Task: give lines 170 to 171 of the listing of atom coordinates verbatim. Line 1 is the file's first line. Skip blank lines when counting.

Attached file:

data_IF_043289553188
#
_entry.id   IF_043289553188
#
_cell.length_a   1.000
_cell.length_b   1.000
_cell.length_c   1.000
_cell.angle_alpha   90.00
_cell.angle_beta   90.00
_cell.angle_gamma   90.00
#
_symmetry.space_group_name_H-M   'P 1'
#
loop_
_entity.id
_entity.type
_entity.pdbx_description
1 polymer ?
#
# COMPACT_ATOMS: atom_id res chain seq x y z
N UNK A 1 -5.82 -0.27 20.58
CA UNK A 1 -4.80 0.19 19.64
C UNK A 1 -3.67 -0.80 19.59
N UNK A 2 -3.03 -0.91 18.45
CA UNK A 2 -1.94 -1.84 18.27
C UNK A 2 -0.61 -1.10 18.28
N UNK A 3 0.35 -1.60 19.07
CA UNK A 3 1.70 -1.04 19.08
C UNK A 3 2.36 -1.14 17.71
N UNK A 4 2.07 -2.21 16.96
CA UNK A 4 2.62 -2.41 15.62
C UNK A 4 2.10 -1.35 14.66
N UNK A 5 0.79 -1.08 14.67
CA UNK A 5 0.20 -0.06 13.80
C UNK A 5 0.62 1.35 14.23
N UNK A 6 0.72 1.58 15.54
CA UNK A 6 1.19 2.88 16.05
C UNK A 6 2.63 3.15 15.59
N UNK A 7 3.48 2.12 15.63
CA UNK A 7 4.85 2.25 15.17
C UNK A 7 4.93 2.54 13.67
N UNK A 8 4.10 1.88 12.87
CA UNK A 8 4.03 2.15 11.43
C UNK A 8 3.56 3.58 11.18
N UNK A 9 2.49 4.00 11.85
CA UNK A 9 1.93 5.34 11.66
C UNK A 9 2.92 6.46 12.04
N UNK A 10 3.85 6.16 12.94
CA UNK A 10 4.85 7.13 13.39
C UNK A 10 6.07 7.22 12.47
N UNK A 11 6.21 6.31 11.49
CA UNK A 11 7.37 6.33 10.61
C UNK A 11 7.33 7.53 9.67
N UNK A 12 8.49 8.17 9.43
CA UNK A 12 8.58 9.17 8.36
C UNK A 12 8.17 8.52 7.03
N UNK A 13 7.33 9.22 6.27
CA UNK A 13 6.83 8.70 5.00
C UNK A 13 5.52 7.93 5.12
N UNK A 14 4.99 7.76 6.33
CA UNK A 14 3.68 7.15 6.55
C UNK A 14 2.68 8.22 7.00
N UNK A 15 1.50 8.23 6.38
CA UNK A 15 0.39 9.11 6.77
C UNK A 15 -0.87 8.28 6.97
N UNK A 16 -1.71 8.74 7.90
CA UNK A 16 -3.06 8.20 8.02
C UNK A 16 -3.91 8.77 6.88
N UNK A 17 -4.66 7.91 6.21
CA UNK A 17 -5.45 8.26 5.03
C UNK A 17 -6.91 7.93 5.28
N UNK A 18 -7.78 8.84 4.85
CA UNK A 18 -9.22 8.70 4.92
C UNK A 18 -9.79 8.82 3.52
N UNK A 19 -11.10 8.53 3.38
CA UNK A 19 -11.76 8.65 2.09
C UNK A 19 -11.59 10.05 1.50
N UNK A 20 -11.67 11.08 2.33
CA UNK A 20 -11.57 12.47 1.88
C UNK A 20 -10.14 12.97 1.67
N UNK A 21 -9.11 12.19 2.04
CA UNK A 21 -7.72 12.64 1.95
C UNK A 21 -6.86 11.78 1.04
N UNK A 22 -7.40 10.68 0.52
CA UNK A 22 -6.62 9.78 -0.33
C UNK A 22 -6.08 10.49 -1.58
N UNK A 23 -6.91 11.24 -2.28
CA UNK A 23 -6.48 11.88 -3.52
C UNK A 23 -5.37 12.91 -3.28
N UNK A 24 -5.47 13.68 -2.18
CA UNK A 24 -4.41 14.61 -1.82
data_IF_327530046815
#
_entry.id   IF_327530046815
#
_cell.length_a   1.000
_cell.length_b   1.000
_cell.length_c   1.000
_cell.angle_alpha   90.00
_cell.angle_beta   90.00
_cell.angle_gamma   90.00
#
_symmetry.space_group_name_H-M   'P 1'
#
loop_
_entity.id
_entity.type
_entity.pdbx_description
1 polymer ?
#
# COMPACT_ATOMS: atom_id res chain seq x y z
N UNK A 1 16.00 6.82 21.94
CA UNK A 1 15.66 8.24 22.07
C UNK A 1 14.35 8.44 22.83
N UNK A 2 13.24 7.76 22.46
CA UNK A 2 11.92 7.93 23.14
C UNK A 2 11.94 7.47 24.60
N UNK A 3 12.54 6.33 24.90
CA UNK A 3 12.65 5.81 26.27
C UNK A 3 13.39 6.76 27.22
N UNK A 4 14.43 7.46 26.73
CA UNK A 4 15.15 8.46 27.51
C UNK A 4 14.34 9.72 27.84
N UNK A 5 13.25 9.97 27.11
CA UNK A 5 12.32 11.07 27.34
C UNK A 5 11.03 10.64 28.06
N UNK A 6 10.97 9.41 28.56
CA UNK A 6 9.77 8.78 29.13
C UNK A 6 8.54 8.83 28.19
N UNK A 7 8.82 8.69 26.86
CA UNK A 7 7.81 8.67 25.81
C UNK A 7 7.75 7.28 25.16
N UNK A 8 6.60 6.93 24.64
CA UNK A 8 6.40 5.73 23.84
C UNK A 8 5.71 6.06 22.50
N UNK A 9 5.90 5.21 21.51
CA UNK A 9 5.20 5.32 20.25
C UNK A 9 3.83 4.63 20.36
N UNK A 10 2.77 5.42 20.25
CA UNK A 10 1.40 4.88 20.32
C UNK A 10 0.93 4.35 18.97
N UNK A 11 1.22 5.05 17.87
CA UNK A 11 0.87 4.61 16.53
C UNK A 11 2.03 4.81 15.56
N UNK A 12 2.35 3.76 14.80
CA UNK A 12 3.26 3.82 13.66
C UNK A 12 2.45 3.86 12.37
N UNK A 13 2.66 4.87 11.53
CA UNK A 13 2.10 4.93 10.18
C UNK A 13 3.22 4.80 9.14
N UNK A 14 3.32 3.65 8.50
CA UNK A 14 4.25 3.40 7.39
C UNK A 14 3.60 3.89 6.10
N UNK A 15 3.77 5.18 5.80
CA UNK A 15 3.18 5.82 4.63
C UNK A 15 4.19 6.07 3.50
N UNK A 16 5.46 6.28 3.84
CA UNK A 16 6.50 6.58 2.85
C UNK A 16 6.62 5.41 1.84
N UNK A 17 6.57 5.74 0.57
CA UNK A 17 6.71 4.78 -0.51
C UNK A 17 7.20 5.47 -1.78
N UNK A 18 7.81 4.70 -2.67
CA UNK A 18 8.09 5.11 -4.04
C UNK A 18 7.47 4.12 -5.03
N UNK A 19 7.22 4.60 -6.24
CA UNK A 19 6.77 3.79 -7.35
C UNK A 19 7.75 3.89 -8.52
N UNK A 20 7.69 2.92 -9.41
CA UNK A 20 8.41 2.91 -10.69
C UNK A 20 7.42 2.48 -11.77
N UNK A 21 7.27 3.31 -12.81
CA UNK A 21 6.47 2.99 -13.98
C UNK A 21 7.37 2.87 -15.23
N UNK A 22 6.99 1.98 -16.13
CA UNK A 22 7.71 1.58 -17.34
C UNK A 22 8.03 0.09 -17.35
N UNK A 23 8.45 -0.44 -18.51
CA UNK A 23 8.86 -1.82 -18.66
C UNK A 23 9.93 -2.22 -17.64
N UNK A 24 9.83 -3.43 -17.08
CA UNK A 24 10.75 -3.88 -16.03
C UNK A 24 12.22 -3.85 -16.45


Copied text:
CA UNK A 20 8.41 2.91 -10.69
C UNK A 20 7.42 2.48 -11.77